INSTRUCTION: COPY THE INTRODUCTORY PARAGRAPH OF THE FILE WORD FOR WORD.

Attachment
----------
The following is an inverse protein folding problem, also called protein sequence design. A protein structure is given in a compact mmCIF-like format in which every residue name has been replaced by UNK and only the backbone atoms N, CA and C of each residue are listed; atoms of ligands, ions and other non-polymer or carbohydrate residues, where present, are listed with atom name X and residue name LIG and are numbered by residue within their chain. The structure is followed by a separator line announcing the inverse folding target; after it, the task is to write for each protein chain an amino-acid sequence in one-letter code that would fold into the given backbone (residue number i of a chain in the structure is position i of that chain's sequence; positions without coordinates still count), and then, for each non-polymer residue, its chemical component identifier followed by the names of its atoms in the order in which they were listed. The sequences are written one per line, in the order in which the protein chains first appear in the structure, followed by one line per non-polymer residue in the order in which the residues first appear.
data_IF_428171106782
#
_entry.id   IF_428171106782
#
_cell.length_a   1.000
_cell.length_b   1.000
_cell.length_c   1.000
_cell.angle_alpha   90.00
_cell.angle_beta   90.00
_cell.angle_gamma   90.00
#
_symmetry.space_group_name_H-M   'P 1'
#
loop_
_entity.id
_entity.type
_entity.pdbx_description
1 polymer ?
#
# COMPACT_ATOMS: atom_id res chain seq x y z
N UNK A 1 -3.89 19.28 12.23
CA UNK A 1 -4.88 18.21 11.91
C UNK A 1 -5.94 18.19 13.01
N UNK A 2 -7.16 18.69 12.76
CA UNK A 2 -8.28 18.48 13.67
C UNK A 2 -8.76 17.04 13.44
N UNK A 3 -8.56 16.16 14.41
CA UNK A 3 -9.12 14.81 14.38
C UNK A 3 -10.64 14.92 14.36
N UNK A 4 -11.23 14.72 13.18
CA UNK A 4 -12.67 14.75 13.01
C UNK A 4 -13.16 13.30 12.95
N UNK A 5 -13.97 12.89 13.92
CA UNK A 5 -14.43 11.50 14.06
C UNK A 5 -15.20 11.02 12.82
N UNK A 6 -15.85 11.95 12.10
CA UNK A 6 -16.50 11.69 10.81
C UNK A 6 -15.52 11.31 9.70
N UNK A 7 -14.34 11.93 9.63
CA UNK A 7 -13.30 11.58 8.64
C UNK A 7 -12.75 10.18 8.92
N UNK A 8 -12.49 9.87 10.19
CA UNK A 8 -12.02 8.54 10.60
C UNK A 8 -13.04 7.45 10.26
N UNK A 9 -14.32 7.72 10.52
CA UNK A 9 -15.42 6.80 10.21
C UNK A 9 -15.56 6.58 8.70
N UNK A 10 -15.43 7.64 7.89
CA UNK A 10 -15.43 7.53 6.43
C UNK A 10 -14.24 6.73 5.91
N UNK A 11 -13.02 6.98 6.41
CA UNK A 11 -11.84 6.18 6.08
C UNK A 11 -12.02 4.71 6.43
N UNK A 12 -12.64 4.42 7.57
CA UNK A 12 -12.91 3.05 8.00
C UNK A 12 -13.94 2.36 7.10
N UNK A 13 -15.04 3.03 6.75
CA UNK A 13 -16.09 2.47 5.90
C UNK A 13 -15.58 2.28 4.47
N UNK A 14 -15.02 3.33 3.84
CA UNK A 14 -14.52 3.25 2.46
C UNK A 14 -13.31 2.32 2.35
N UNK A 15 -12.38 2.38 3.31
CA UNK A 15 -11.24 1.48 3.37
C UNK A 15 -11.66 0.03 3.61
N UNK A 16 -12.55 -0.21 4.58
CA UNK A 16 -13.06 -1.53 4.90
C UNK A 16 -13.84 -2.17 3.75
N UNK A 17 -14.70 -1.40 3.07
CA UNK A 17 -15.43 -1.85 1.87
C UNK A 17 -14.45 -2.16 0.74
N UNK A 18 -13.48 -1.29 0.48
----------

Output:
The following is an inverse protein folding problem, also called protein sequence design. A protein structure is given in a compact mmCIF-like format in which every residue name has been replaced by UNK and only the backbone atoms N, CA and C of each residue are listed; atoms of ligands, ions and other non-polymer or carbohydrate residues, where present, are listed with atom name X and residue name LIG and are numbered by residue within their chain. The structure is followed by a separator line announcing the inverse folding target; after it, the task is to write for each protein chain an amino-acid sequence in one-letter code that would fold into the given backbone (residue number i of a chain in the structure is position i of that chain's sequence; positions without coordinates still count), and then, for each non-polymer residue, its chemical component identifier followed by the names of its atoms in the order in which they were listed. The sequences are written one per line, in the order in which the protein chains first appear in the structure, followed by one line per non-polymer residue in the order in which the residues first appear.